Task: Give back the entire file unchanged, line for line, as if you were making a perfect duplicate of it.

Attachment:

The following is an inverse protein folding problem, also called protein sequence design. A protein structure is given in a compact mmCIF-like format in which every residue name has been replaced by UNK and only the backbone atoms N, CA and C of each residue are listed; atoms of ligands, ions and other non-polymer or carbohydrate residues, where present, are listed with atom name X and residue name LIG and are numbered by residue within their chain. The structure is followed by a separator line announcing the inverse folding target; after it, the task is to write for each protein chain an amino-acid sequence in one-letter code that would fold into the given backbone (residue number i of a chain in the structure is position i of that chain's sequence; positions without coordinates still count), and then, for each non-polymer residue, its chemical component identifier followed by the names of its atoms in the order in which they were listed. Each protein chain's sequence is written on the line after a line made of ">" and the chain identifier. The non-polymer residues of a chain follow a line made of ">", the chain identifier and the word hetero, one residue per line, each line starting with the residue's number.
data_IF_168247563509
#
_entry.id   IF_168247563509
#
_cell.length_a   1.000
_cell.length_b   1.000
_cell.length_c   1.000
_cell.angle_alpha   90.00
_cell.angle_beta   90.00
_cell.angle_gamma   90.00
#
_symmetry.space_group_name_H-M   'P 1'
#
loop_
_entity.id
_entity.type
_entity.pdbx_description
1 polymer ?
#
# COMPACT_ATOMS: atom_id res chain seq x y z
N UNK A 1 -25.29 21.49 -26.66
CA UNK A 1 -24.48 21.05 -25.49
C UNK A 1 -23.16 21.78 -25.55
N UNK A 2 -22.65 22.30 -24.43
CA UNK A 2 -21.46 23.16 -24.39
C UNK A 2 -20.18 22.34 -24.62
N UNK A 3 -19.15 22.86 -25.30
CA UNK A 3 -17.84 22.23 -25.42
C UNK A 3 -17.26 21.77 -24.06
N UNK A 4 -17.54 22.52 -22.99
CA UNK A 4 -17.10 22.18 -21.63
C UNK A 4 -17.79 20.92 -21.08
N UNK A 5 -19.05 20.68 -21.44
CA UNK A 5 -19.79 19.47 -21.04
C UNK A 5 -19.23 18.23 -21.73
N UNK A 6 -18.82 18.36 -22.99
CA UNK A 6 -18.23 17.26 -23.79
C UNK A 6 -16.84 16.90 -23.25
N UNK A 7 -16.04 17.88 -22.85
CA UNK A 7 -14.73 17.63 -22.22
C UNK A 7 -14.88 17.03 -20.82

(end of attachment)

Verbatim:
The following is an inverse protein folding problem, also called protein sequence design. A protein structure is given in a compact mmCIF-like format in which every residue name has been replaced by UNK and only the backbone atoms N, CA and C of each residue are listed; atoms of ligands, ions and other non-polymer or carbohydrate residues, where present, are listed with atom name X and residue name LIG and are numbered by residue within their chain. The structure is followed by a separator line announcing the inverse folding target; after it, the task is to write for each protein chain an amino-acid sequence in one-letter code that would fold into the given backbone (residue number i of a chain in the structure is position i of that chain's sequence; positions without coordinates still count), and then, for each non-polymer residue, its chemical component identifier followed by the names of its atoms in the order in which they were listed. Each protein chain's sequence is written on the line after a line made of ">" and the chain identifier. The non-polymer residues of a chain follow a line made of ">", the chain identifier and the word hetero, one residue per line, each line starting with the residue's number.
data_IF_168247563509
#
_entry.id   IF_168247563509
#
_cell.length_a   1.000
_cell.length_b   1.000
_cell.length_c   1.000
_cell.angle_alpha   90.00
_cell.angle_beta   90.00
_cell.angle_gamma   90.00
#
_symmetry.space_group_name_H-M   'P 1'
#
loop_
_entity.id
_entity.type
_entity.pdbx_description
1 polymer ?
#
# COMPACT_ATOMS: atom_id res chain seq x y z
N UNK A 1 -25.29 21.49 -26.66
CA UNK A 1 -24.48 21.05 -25.49
C UNK A 1 -23.16 21.78 -25.55
N UNK A 2 -22.65 22.30 -24.43
CA UNK A 2 -21.46 23.16 -24.39
C UNK A 2 -20.18 22.34 -24.62
N UNK A 3 -19.15 22.86 -25.30
CA UNK A 3 -17.84 22.23 -25.42
C UNK A 3 -17.26 21.77 -24.06
N UNK A 4 -17.54 22.52 -22.99
CA UNK A 4 -17.10 22.18 -21.63
C UNK A 4 -17.79 20.92 -21.08
N UNK A 5 -19.05 20.68 -21.44
CA UNK A 5 -19.79 19.47 -21.04
C UNK A 5 -19.23 18.23 -21.73
N UNK A 6 -18.82 18.36 -22.99
CA UNK A 6 -18.23 17.26 -23.79
C UNK A 6 -16.84 16.90 -23.25
N UNK A 7 -16.04 17.88 -22.85
CA UNK A 7 -14.73 17.63 -22.22
C UNK A 7 -14.88 17.03 -20.82